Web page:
By KELLY GRANT
Friday, April 12, 2019
In the normal course of his work as director of an anatomy lab, Bruce Wainman can't predict when a new body might arrive for his students to dissect.
Most registered body donors are years away from their own demise. They have no idea - and neither does Dr. Wainman, of course - when the end will come, or whether a traumatic death or infectious disease will disqualify them from an afterlife in the anatomy lab.
So it was a major departure the first time that Dr.
Wainman, director of the Education Program in Anatomy at McMaster University in Hamilton, received word before the patient had died that the body of a medical-aid-in-dying recipient would be rolling into his lab.
"We had zero direction on this," Dr. Wainman said. "There's absolutely nothing in law talking about the acquisition of bodies after medical assistance in dying."
In a paper published this month in the journal Anatomical Sciences Education, Dr. Wainman and a New Zealand colleague are now looking to fill that chasm in knowledge, one brought on by the fact Canada's nearly three-year-old federal assisted-dying law is something of a double-edged scalpel for anatomy programs.
The law opens up an important new source of good-quality cadavers, but it also raises delicate questions about how anatomy programs should deal with grievously ill patients and families who contact them about body donation while they are exploring the option of a physician-assisted death.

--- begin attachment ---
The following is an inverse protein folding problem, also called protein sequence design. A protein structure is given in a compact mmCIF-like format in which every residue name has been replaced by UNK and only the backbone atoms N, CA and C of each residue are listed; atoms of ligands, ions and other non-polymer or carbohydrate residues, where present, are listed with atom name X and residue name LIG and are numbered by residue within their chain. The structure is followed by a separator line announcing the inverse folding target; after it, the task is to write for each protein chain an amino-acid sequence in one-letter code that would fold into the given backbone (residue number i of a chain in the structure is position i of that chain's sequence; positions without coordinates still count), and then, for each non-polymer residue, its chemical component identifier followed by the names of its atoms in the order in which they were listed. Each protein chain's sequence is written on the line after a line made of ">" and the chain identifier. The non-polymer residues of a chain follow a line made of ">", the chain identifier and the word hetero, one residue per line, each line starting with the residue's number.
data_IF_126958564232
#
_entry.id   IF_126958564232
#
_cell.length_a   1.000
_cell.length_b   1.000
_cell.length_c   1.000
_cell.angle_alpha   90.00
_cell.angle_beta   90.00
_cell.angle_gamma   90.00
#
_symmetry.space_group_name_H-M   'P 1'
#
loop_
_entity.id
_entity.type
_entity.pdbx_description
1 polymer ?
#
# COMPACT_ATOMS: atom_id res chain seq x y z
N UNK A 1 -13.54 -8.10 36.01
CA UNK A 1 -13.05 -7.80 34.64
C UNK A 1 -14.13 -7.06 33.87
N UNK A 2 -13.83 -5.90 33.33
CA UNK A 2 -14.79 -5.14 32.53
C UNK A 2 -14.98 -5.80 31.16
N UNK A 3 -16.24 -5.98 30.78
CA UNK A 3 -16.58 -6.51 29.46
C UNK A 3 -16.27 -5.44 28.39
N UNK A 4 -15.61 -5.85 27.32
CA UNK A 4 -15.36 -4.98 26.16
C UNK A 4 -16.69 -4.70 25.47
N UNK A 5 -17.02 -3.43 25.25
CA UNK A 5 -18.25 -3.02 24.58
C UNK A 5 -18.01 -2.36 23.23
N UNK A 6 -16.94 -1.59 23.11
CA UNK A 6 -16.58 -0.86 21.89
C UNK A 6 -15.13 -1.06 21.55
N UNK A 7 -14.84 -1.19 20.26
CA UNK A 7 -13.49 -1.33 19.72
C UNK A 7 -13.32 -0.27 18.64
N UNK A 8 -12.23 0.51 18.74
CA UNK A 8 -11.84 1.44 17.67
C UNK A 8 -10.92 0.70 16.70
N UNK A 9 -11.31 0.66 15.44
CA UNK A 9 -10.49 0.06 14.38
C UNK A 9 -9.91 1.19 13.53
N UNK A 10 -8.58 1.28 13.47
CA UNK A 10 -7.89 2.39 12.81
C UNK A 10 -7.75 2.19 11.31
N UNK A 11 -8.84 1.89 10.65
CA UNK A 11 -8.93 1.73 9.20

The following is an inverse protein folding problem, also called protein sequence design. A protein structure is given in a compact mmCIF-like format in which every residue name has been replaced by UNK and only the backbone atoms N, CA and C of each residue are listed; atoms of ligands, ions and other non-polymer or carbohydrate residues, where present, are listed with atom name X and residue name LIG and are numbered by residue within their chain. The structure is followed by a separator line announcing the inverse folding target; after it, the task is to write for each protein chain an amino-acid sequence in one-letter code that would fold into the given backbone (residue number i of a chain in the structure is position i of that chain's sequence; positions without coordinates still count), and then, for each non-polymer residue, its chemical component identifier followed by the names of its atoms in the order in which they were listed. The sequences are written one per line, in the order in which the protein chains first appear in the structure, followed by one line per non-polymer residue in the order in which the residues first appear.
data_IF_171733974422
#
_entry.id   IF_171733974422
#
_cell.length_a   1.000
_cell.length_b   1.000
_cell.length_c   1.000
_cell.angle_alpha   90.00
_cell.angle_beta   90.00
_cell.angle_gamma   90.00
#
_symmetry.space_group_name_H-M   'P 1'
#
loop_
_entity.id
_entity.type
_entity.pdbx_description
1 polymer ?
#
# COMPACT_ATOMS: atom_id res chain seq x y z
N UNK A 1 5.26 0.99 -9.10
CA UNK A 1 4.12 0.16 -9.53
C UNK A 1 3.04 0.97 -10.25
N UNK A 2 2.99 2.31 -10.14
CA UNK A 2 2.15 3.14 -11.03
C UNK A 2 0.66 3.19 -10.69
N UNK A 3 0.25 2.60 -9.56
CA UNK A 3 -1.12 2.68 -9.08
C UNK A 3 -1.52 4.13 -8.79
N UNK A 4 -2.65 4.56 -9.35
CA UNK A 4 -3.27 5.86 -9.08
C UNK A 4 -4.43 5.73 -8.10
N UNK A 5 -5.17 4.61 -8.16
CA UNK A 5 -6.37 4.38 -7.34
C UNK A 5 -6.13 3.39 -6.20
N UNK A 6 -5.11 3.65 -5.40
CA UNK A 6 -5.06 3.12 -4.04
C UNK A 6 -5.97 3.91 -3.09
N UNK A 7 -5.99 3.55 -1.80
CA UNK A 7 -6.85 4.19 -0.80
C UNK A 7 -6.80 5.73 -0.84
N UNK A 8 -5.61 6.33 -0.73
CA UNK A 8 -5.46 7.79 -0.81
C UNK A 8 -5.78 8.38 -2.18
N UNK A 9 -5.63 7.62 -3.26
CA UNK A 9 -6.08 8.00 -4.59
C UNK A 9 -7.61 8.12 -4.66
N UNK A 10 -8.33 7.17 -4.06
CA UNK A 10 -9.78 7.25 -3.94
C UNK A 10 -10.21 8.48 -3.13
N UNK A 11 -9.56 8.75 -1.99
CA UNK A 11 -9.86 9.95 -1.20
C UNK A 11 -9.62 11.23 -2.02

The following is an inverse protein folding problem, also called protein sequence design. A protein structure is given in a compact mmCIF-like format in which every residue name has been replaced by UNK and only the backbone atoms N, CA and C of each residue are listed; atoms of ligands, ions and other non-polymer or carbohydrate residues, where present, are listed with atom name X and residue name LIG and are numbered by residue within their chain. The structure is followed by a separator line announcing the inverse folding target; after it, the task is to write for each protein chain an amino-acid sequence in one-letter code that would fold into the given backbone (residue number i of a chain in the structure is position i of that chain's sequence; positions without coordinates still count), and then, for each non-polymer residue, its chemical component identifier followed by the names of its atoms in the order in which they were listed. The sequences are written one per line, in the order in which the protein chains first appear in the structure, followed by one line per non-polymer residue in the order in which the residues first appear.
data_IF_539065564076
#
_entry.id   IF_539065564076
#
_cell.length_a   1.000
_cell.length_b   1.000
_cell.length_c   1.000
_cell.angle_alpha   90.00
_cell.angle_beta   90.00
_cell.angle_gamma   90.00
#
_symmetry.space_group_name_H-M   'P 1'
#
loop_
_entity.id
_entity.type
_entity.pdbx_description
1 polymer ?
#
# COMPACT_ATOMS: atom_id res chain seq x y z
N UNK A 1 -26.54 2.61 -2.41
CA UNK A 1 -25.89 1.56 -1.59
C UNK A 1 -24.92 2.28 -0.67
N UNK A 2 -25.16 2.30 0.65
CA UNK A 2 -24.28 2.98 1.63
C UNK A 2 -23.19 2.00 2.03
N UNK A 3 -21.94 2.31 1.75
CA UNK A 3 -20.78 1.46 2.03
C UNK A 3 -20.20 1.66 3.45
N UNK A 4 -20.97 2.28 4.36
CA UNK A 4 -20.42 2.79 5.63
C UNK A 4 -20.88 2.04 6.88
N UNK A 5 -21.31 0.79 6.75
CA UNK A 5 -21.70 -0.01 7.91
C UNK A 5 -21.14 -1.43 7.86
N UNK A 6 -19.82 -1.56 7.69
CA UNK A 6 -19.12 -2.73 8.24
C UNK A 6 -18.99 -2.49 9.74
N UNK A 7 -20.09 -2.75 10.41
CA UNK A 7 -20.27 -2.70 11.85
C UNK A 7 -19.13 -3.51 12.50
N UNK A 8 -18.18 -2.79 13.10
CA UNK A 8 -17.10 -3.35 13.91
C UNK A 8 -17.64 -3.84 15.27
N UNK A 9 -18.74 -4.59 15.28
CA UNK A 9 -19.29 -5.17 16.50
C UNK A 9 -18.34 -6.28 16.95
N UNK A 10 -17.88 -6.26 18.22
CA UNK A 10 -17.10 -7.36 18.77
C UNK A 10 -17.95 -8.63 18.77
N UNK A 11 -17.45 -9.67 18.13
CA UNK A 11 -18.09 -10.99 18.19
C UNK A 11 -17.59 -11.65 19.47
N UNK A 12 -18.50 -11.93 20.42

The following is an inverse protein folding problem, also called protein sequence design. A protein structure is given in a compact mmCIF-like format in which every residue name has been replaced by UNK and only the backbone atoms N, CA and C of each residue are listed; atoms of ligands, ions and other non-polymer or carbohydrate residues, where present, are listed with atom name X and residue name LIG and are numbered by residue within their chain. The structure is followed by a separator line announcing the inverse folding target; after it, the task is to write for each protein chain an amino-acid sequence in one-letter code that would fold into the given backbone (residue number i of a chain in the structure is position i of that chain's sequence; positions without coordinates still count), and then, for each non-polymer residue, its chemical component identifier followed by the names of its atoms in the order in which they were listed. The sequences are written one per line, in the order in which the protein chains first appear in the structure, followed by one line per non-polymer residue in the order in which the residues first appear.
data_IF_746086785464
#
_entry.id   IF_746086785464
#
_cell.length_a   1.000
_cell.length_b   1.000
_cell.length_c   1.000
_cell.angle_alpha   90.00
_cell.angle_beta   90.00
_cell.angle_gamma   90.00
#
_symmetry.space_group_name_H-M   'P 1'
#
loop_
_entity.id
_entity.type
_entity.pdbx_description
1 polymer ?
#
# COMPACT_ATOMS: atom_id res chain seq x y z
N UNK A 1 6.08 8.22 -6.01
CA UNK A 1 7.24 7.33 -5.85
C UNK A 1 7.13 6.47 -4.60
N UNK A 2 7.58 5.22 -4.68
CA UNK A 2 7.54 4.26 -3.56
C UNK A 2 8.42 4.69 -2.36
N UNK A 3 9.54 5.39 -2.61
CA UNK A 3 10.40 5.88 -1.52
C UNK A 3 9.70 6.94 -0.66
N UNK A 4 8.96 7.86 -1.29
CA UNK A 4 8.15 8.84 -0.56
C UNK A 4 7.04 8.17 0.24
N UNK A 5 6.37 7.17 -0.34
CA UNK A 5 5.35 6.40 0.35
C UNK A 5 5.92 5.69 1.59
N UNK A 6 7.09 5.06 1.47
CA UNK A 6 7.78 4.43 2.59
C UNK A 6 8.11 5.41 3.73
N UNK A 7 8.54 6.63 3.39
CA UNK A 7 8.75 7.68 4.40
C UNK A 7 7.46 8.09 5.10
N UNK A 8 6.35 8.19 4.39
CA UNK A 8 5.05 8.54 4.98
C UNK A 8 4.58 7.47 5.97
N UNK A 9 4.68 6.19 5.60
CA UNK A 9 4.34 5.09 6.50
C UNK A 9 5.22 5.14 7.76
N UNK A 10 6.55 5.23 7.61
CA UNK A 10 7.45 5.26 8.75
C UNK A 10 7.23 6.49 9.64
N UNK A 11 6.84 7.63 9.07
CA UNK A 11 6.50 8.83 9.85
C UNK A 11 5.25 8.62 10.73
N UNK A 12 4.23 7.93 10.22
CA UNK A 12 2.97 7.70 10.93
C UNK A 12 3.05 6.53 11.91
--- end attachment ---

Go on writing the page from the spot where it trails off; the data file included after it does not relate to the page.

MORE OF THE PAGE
"We spend a lot of time telling people - and we certainly believe it - that donating your body for education and research purposes is a noble, altruistic and good act," Dr. Wainman said.
"We want to make sure that these vulnerable people who are trying to decide whether their life is worth living, that we're not providing them with some reason to end their life."
Canada's assisted-dying law does have checks in place to ensure the gravely sick are not unduly influenced: Two physicians have to independently approve patients for the procedure, which is restricted to people with a grievous and irremediable illness who are suffering intolerably and whose natural deaths are reasonably foreseeable.
But as long as patients meet the eligibility criteria, the choice is ultimately theirs - and Dr.
Wainman does not want such patients swayed by the possibility of bolstering medical research after they die.
McMaster has received six whole-body donations from people who underwent an assisted death since Canada's law took effect in June, 2016.
Some other universities report similar figures: The University of Alberta has accepted seven such donations; the University of Calgary has accepted five; and Queen's University in Kingston has accepted an estimated four or five, but can't say for certain because the school's anatomy program does not always know whether a death was doctorassisted.
At the University of Saskatchewan, one request from a medicalaid-in-dying recipient was reviewed and approved by the school's legal office, but in the end the potential donor decided against the bequeathal.
Others, including the University of Western Ontario in London and the University of Toronto, have accepted bodies from donors who ended their lives with the help of a physician, but those schools have not tracked the numbers.